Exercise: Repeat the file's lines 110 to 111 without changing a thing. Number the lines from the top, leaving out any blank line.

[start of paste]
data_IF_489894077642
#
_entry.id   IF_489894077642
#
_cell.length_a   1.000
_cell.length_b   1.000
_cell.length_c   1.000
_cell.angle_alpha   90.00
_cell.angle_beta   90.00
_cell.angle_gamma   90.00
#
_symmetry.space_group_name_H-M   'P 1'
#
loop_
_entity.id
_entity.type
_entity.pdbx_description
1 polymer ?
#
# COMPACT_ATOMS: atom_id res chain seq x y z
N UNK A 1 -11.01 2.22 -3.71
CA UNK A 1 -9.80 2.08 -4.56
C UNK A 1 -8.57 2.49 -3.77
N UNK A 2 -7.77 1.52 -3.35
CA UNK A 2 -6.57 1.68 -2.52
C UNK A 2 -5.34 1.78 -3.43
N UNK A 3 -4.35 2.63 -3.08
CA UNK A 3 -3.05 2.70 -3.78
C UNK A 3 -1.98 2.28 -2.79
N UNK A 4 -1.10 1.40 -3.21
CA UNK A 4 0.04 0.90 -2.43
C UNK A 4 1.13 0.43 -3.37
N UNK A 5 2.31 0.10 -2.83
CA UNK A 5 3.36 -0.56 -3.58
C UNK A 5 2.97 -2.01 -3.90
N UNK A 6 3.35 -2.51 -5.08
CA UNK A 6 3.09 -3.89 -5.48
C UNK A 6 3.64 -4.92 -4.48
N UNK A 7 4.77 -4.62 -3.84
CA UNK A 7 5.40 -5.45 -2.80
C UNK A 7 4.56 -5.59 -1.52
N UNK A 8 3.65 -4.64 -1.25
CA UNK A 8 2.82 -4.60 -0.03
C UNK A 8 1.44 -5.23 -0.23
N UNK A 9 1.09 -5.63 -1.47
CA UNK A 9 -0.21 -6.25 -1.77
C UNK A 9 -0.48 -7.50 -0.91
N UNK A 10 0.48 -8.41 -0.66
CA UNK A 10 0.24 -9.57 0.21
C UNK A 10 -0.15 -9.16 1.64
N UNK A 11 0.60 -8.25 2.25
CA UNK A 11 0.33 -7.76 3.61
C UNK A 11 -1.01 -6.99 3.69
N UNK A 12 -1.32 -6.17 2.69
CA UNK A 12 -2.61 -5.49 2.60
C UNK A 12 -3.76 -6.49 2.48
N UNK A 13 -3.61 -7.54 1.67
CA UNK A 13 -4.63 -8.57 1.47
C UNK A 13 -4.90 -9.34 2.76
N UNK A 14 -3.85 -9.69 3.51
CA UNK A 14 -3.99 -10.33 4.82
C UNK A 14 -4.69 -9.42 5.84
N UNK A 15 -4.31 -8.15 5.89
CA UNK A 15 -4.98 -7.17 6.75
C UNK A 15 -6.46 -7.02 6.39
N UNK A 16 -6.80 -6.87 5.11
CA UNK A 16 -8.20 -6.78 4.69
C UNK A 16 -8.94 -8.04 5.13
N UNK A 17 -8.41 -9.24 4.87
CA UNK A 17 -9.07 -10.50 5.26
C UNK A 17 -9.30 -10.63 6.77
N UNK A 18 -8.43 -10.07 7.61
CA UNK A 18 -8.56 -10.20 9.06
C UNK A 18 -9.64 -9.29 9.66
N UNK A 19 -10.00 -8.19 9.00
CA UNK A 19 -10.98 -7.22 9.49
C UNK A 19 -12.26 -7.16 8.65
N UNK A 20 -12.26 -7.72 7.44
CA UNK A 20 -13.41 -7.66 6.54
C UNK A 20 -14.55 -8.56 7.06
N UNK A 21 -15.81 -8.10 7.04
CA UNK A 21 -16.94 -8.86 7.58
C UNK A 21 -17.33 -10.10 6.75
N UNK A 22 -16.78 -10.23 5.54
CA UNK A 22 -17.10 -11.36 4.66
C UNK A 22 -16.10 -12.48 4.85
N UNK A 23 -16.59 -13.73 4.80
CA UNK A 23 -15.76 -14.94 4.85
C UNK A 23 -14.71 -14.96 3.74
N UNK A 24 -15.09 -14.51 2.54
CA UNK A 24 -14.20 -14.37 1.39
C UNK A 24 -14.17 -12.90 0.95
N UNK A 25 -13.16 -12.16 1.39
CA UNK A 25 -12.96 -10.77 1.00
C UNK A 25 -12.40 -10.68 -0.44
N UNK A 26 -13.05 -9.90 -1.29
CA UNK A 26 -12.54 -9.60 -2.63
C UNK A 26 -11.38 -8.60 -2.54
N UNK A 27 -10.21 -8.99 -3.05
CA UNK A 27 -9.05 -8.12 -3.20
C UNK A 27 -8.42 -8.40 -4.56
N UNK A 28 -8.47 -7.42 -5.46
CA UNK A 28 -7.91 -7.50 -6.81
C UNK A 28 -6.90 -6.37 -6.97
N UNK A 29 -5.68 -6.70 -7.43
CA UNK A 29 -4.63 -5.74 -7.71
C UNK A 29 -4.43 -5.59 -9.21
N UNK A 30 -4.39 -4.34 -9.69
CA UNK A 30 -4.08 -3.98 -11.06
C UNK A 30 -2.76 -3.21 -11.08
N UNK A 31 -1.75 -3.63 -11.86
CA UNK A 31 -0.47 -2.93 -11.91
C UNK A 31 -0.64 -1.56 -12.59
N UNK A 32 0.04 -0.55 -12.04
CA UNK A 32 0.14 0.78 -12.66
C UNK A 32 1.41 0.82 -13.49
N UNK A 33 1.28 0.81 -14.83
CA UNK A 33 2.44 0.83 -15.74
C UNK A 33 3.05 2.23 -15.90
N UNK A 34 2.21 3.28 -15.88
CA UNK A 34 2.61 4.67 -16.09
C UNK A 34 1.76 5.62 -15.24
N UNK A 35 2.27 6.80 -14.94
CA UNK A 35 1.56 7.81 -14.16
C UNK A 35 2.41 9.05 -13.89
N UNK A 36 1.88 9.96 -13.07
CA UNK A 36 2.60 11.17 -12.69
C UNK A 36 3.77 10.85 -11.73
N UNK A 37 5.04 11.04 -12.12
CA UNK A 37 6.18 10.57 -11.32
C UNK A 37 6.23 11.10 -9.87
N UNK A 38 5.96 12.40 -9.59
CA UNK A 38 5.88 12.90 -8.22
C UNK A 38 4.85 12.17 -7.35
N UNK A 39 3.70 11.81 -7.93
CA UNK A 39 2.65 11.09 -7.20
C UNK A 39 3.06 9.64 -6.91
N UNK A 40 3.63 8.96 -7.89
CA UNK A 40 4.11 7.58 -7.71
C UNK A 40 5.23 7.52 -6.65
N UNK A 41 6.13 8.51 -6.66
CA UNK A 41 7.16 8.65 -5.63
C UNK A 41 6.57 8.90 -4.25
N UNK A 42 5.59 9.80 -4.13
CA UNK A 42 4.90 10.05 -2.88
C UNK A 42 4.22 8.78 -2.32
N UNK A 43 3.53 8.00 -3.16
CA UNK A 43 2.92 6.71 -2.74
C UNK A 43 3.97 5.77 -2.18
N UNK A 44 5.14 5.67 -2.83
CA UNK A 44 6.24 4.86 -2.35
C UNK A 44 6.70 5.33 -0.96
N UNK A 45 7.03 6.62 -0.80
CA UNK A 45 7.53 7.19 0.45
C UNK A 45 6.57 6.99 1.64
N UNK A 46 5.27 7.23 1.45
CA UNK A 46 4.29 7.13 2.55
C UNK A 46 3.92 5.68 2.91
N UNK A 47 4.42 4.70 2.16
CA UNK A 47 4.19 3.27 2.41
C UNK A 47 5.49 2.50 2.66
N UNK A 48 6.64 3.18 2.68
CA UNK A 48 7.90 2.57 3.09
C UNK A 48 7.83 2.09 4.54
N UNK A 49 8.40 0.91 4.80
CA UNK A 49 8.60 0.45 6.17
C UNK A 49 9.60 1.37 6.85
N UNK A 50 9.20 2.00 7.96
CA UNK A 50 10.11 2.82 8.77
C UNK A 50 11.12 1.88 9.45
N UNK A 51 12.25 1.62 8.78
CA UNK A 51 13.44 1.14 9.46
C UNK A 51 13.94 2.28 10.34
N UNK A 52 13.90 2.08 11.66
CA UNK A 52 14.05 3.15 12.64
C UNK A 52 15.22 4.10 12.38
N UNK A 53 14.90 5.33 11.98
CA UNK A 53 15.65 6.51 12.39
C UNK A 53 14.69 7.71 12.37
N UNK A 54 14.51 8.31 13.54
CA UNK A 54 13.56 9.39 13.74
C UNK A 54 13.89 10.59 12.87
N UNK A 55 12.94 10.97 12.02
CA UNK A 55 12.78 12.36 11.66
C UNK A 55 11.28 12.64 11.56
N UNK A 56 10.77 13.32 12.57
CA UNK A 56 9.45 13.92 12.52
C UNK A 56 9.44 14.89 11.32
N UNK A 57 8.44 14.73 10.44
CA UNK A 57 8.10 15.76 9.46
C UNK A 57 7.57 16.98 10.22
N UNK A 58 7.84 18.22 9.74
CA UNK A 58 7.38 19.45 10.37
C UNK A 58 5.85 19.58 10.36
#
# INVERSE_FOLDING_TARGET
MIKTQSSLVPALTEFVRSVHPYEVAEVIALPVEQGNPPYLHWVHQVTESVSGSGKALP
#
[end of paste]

C UNK A 30 -2.76 -3.21 -11.08
N UNK A 31 -1.75 -3.63 -11.86